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UK Coalition Government to Scrap 50% Tax Rate to Spark Economic Growth

Politics / Taxes Mar 17, 2012 - 12:25 AM GMT

By: Nadeem_Walayat

Politics

The Conservative party media spin machine has gone into over drive by spreading the word that George Osbourne will cut the top rate of income tax from 50% to 40% in next weeks budget in an attempt at reversing some of the damage done by the last Labour government that all but destroyed large swathes of the private sector in favour of pumping resources into the Labour voter friendly unproductive public sector.


The higher rate tax cut will come despite Lib Dem opposition, who will likely extract a high price in terms of their primary tax objective of raising the starting rate for paying income tax towards a personal allowance of £10,000.

ALL taxes on the private sector are bad because they extract income from the productive sector of an economy and plant it into the unproductive public sector. The greater the tax burden the lower the economic growth potential of an economy will be, which Labours 50% tax rate exemplifies as it raised barely 1/10th the amount of tax revenue that Labour promised it would whilst acting as a major disincentive for entrepreneur's to relocate, expand and employ workers.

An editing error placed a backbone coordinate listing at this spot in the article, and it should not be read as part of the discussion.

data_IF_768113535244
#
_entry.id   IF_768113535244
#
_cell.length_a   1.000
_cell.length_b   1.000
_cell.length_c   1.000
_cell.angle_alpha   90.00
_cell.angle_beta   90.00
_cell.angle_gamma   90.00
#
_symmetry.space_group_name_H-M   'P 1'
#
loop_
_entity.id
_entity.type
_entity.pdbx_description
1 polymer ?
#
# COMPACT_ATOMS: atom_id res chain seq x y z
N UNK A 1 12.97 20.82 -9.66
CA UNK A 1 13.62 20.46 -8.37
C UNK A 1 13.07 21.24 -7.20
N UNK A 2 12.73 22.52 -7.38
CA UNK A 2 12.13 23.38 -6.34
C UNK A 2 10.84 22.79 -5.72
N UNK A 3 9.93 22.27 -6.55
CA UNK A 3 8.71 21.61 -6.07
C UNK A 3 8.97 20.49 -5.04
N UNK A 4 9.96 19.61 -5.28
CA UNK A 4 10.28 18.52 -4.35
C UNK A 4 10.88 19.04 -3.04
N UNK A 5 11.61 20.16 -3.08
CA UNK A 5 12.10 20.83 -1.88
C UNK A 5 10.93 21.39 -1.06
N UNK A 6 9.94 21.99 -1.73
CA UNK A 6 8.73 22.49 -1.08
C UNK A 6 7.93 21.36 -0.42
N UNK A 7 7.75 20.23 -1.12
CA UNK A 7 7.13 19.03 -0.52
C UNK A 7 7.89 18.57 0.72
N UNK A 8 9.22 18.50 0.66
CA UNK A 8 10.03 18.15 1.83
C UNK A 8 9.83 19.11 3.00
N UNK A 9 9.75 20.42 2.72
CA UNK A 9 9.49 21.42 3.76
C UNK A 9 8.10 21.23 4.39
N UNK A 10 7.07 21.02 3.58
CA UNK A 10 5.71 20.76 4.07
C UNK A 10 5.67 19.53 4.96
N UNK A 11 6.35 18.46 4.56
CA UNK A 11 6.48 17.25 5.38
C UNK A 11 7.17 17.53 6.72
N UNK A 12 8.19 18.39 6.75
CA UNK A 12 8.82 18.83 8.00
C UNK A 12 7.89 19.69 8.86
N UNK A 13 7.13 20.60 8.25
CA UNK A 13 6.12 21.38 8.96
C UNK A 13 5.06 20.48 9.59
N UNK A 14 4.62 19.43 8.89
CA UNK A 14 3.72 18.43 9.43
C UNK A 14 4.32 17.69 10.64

Off course in a democracy, governments have to tax and print debt / money (inflation) to buy votes to get elected. However over time this burden on the productive private sector can grow and grow as the number of vested interests grows until one day the peoples of a country such as Britain wake up to find that the unproductive public sector has grown to such an extent that it is now more than 50% of the economy which puts it far beyond the capacity of the private sector to cover the costs of and thus the economy enters a death spiral of unfundable deficits as is the case with Greece and most of the euro-zone and against which Britain has been fighting hard to avoid a similar fate.

To date the Coalition government has attempted to correct the structural imbalances in the UK economy that is resulting in a continuing annual government budget deficit of £120 billion by means of spending cuts and money printing inflation (QE) so as to devalue total value of UK debt and liabilities that stands at approx £11 trillion.

However on the flip side the Coalition government has to large extent subverted many of the positive benefits of spending cuts by introducing a series of tax rises such as VAT, freezing of annual tax allowances and scrapping of tax rebates such as the proposed cut in child benefit to 40% rate tax payers. This Frankenstein policy of doing what's best and worst for the economy is resulting in economic stagnation where probability favours a flat lining economy during 2012.